Royal Flying Doctor Service a big winner in rural health budget initiatives

Rural and regional health is set to benefit from initiatives in the 2015-16 budget.

Page last updated: 25 May 2015

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23 May 2015

Rural and regional health is set to benefit from initiatives in the 2015-16 budget, Assistant Minister for Health Fiona Nash said today.

A key winner is the Royal Flying Doctor Service (RFDS), which has received a $20 million boost over the next two years.

"Just this week, Queensland Senator Barry O'Sullivan and I visited the RFDS in Cairns to thank them for the wonderful work they do and the lives they save," Minister Nash said.

"There are many Australians who are alive today because of the RFDS. The RFDS is part of the Australian identity.

"Despite these tight financial times, we found extra funding for the RFDS in a tight budget and the organisation is worth every cent."

The budget also set aside $1 million for rural and regional areas through the Medicare Benefits Schedule (MBS).

The Australian Government makes rebates available to Australians for private medical treatments through the MBS. Additional support is provided to services in regional, rural and remote areas including all of Tasmania.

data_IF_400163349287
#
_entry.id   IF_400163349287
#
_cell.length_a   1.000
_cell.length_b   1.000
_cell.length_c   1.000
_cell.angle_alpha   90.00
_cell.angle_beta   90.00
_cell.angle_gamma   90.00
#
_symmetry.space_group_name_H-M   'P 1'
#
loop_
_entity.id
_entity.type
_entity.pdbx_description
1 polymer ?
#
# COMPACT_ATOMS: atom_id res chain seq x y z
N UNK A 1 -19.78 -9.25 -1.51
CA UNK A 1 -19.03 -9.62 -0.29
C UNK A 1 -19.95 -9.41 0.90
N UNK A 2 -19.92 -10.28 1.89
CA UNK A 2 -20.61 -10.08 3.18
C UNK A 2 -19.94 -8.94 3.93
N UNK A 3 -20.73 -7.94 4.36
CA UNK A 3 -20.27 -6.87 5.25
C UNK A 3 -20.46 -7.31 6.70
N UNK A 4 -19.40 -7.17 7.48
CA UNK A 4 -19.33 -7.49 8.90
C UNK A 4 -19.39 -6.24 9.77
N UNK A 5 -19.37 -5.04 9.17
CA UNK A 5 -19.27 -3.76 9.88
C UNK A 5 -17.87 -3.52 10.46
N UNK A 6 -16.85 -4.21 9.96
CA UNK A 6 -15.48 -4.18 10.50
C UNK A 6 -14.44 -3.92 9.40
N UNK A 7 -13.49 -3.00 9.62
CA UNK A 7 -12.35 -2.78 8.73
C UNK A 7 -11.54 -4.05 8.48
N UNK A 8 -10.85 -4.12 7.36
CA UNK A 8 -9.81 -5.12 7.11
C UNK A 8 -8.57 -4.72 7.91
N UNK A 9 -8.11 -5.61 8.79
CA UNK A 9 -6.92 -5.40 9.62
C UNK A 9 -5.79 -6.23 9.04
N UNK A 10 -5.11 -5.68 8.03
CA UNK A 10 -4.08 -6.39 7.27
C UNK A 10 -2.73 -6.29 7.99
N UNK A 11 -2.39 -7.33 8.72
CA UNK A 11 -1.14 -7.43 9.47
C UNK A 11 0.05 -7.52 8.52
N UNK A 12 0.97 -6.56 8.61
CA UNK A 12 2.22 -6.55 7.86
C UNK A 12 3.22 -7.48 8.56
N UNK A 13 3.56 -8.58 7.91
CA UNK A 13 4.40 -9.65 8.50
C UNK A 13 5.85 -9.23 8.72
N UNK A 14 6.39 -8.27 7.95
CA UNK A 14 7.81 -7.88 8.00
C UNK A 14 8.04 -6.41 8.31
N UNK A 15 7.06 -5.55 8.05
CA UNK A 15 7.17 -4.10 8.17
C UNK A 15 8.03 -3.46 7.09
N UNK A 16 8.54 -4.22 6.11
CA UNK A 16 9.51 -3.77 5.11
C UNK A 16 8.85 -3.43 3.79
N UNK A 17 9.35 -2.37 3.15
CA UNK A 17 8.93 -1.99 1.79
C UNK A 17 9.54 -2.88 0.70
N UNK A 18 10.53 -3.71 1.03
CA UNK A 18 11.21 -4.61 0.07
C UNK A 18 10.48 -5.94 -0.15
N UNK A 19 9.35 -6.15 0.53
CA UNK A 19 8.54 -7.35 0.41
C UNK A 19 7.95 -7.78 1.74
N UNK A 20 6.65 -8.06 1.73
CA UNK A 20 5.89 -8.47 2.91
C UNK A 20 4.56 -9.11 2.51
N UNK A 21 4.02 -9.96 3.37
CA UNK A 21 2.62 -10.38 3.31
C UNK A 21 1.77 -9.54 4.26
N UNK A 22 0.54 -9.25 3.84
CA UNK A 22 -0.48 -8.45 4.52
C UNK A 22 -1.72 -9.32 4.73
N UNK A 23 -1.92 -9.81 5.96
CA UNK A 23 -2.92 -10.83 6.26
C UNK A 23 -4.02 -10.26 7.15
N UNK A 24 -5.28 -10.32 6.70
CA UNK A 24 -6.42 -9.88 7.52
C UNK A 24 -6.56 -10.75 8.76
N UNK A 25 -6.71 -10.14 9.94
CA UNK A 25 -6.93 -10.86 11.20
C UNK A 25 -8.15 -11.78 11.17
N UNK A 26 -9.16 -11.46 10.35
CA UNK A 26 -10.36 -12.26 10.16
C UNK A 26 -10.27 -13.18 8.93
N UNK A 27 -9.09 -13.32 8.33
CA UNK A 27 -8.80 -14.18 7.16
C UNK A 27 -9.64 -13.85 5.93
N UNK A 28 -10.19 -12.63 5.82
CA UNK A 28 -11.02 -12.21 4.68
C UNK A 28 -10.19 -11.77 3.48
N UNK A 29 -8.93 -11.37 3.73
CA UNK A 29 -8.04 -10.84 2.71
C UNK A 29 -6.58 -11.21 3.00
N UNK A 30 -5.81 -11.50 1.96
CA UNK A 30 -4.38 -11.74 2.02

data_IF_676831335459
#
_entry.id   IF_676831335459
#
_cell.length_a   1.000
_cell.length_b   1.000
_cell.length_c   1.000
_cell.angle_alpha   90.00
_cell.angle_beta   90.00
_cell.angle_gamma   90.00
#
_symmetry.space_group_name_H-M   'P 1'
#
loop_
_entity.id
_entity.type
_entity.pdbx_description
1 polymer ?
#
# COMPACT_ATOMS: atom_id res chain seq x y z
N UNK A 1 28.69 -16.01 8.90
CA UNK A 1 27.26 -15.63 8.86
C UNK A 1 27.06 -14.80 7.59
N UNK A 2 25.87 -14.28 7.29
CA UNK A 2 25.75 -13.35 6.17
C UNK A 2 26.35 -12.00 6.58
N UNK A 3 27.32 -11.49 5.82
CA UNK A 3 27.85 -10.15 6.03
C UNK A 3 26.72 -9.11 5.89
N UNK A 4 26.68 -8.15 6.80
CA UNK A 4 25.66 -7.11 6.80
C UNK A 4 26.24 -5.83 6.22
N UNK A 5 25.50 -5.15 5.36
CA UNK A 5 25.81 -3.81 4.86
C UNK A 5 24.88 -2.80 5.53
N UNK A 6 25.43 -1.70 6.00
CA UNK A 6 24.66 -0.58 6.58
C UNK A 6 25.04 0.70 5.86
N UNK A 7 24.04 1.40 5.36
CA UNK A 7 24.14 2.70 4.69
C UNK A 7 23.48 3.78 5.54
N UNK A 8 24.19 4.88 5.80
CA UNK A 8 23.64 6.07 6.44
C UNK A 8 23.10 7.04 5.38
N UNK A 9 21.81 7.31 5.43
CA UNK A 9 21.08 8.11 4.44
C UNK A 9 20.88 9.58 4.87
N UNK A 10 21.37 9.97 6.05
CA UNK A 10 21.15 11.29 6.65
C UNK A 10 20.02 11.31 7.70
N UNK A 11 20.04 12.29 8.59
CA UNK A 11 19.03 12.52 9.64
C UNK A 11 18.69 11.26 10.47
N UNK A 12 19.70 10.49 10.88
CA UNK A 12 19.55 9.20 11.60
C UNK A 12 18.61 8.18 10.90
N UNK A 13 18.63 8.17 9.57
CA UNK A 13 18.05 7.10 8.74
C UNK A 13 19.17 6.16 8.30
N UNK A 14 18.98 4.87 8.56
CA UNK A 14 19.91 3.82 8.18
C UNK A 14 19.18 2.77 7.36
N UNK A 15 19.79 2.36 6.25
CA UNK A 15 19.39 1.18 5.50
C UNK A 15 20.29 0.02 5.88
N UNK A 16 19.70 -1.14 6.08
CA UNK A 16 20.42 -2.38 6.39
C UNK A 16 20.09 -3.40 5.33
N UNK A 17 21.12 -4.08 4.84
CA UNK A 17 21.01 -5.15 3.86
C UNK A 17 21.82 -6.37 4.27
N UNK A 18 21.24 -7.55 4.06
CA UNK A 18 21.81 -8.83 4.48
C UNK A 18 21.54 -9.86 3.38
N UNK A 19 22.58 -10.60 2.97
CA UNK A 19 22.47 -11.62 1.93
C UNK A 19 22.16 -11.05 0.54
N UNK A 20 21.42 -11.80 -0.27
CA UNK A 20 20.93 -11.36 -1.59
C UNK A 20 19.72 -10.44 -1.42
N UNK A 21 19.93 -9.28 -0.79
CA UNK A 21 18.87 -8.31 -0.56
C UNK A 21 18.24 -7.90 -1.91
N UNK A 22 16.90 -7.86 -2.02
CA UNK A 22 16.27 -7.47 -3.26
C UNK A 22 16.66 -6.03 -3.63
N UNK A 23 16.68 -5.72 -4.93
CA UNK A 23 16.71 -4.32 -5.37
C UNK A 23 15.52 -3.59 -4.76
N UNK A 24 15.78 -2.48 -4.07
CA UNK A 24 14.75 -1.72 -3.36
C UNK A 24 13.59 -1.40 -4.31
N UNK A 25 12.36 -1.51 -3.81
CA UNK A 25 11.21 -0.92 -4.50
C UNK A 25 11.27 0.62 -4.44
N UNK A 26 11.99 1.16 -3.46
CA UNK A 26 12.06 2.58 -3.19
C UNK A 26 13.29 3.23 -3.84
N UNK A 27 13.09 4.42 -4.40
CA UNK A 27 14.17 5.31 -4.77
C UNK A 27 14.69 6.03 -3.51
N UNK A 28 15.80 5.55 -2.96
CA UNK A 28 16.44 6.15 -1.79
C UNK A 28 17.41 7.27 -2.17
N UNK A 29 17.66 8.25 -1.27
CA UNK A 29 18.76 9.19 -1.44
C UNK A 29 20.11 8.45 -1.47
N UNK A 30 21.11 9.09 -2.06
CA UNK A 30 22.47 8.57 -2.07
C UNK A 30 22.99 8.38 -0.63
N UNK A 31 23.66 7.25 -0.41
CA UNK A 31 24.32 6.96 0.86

Under the 2015-16 Budget, new Medicare Benefits Schedule (MBS) rebates will be made available for optometrists to assist patients during telehealth consultations with ophthalmologists. The measure allocates $1 million through the MBS for patients in regional areas, in residential aged care facilities and to Aboriginal Medical Services for specialist optometrist support services.

“We know regional and rural areas face extra barriers to accessing health services and our aim is to break down those barriers," Minister Nash said.

“These Budget initiatives are designed to better meet the needs of local communities as well as improve coverage of the health workforce.”

There has also been $600 million worth of new cancer measures allocated including the listing new life-saving drug treatments for melanoma and breast cancer on the Pharmaceutical Benefits Scheme.

Women in rural and remote locations will also benefit from a new breast cancer drug for targeted intraoperative radiotherapy for early-stage invasive breast cancer. The one-off treatment reduces the need to travel after surgery for post-operative radiotherapy.

Following an extensive independent review, the General Practice Rural Incentives Programme (GPRIP) will be redesigned to increase the number of doctors practising in areas experiencing the most difficulty attracting a GP workforce.

Financial incentives will target doctors working in regional and rural towns and remote areas and there will also be a consolidation of workforce scholarships to target scholarships to areas of need and encourage health students to take up rural careers.

Minister Nash said access to these critical health services are important for everyone living in rural and regional areas.

“Improved access to quality services will ensure people get to stay close to home or spend less time away from their family and loved ones if they get sick,” she said.

“That kind of flow on benefit from these budget initiatives will make a difference to people living in regional and rural communities.”

Media contact: Les White 0409 805 122

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